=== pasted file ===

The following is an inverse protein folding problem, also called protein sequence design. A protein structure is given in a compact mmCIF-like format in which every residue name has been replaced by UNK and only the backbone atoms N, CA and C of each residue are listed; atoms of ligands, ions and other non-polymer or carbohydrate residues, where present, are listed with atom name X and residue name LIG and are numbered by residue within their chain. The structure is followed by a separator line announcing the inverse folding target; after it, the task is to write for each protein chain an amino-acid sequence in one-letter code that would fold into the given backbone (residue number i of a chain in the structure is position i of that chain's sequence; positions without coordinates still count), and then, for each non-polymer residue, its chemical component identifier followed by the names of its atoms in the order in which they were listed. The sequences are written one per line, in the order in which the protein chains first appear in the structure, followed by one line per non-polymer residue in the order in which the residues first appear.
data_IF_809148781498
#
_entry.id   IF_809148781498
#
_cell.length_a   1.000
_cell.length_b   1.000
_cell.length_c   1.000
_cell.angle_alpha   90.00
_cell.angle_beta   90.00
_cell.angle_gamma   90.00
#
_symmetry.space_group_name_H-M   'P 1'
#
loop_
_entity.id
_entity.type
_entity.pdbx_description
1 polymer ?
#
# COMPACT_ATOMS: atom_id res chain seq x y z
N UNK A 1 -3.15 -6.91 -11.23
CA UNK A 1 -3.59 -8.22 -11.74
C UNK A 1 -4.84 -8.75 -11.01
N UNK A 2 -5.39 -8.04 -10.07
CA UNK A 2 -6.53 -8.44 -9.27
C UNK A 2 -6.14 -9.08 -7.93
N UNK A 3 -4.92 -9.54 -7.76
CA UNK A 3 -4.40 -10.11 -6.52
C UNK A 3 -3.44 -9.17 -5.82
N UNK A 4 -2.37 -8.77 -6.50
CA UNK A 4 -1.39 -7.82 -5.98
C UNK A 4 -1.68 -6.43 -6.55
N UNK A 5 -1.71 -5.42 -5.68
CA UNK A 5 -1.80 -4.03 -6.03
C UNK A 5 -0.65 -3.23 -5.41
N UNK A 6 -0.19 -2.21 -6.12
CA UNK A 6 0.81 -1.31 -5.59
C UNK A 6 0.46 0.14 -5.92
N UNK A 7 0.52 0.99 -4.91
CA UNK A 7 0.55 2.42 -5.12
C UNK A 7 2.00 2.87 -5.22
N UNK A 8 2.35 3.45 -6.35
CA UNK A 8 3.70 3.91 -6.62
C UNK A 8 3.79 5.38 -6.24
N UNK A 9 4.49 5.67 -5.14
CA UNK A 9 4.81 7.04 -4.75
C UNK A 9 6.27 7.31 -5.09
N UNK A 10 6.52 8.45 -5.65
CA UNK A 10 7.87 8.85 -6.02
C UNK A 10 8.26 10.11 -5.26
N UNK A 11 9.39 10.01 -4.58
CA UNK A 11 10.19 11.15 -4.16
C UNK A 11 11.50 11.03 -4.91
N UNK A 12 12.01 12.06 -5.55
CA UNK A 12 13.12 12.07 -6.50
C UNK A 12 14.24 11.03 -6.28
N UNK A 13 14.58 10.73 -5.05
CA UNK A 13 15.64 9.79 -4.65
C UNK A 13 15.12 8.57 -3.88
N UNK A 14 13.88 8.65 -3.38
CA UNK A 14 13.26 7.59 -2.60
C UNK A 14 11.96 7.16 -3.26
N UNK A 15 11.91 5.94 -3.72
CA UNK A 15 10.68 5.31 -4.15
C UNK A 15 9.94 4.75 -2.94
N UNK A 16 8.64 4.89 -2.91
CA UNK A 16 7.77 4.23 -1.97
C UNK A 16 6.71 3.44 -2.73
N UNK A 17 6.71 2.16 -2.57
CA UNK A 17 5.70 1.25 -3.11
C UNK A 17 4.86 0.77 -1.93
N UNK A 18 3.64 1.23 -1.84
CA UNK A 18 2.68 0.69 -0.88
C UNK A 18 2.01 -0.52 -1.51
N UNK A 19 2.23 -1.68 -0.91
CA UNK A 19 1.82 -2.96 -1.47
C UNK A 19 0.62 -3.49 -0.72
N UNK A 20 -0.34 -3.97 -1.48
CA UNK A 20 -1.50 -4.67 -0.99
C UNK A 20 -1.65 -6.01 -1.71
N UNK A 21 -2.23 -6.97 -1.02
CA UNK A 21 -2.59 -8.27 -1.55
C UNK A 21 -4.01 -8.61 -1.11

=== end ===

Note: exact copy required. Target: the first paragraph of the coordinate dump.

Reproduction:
The following is an inverse protein folding problem, also called protein sequence design. A protein structure is given in a compact mmCIF-like format in which every residue name has been replaced by UNK and only the backbone atoms N, CA and C of each residue are listed; atoms of ligands, ions and other non-polymer or carbohydrate residues, where present, are listed with atom name X and residue name LIG and are numbered by residue within their chain. The structure is followed by a separator line announcing the inverse folding target; after it, the task is to write for each protein chain an amino-acid sequence in one-letter code that would fold into the given backbone (residue number i of a chain in the structure is position i of that chain's sequence; positions without coordinates still count), and then, for each non-polymer residue, its chemical component identifier followed by the names of its atoms in the order in which they were listed. The sequences are written one per line, in the order in which the protein chains first appear in the structure, followed by one line per non-polymer residue in the order in which the residues first appear.